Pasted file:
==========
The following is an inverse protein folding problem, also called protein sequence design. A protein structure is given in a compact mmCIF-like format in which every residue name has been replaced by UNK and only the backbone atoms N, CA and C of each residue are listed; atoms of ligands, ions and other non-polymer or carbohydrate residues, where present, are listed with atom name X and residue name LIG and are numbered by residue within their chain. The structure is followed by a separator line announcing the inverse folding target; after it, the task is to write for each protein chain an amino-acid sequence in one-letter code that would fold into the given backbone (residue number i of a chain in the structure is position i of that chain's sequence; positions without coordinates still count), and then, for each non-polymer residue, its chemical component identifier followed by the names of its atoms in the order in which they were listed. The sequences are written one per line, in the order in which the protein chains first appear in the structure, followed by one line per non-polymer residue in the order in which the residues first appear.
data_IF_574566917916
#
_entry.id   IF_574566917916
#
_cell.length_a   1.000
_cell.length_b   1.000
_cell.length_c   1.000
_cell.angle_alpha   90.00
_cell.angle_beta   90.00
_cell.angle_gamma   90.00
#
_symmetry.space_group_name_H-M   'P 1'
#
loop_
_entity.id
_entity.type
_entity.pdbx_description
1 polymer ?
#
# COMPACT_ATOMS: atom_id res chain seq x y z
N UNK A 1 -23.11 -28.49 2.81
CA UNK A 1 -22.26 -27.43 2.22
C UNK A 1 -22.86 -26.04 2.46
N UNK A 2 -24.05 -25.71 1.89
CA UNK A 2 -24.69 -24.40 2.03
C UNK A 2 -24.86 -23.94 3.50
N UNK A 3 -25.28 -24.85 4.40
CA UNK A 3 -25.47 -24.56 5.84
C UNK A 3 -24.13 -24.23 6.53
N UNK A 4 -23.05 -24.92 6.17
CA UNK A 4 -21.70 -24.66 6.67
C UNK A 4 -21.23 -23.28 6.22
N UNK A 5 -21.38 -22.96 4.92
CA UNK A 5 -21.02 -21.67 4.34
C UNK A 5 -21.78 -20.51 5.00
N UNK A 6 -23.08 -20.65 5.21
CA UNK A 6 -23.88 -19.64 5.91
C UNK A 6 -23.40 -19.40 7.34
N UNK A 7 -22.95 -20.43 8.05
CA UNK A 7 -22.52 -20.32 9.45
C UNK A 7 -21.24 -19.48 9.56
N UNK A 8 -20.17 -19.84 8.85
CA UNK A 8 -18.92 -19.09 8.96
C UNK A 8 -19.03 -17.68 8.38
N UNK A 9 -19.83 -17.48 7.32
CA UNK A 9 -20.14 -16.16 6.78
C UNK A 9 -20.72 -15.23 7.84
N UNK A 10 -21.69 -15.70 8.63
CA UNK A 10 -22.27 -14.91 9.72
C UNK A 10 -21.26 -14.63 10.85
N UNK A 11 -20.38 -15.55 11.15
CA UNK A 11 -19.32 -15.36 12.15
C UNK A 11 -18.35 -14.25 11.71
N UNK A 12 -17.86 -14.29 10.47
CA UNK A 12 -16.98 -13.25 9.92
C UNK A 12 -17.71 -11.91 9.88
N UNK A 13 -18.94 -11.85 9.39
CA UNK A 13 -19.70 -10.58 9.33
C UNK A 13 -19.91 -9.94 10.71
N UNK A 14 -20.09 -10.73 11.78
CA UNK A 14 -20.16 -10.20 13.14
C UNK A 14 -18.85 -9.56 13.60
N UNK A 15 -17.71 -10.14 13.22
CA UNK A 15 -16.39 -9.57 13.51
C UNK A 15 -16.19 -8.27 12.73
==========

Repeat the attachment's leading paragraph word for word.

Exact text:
The following is an inverse protein folding problem, also called protein sequence design. A protein structure is given in a compact mmCIF-like format in which every residue name has been replaced by UNK and only the backbone atoms N, CA and C of each residue are listed; atoms of ligands, ions and other non-polymer or carbohydrate residues, where present, are listed with atom name X and residue name LIG and are numbered by residue within their chain. The structure is followed by a separator line announcing the inverse folding target; after it, the task is to write for each protein chain an amino-acid sequence in one-letter code that would fold into the given backbone (residue number i of a chain in the structure is position i of that chain's sequence; positions without coordinates still count), and then, for each non-polymer residue, its chemical component identifier followed by the names of its atoms in the order in which they were listed. The sequences are written one per line, in the order in which the protein chains first appear in the structure, followed by one line per non-polymer residue in the order in which the residues first appear.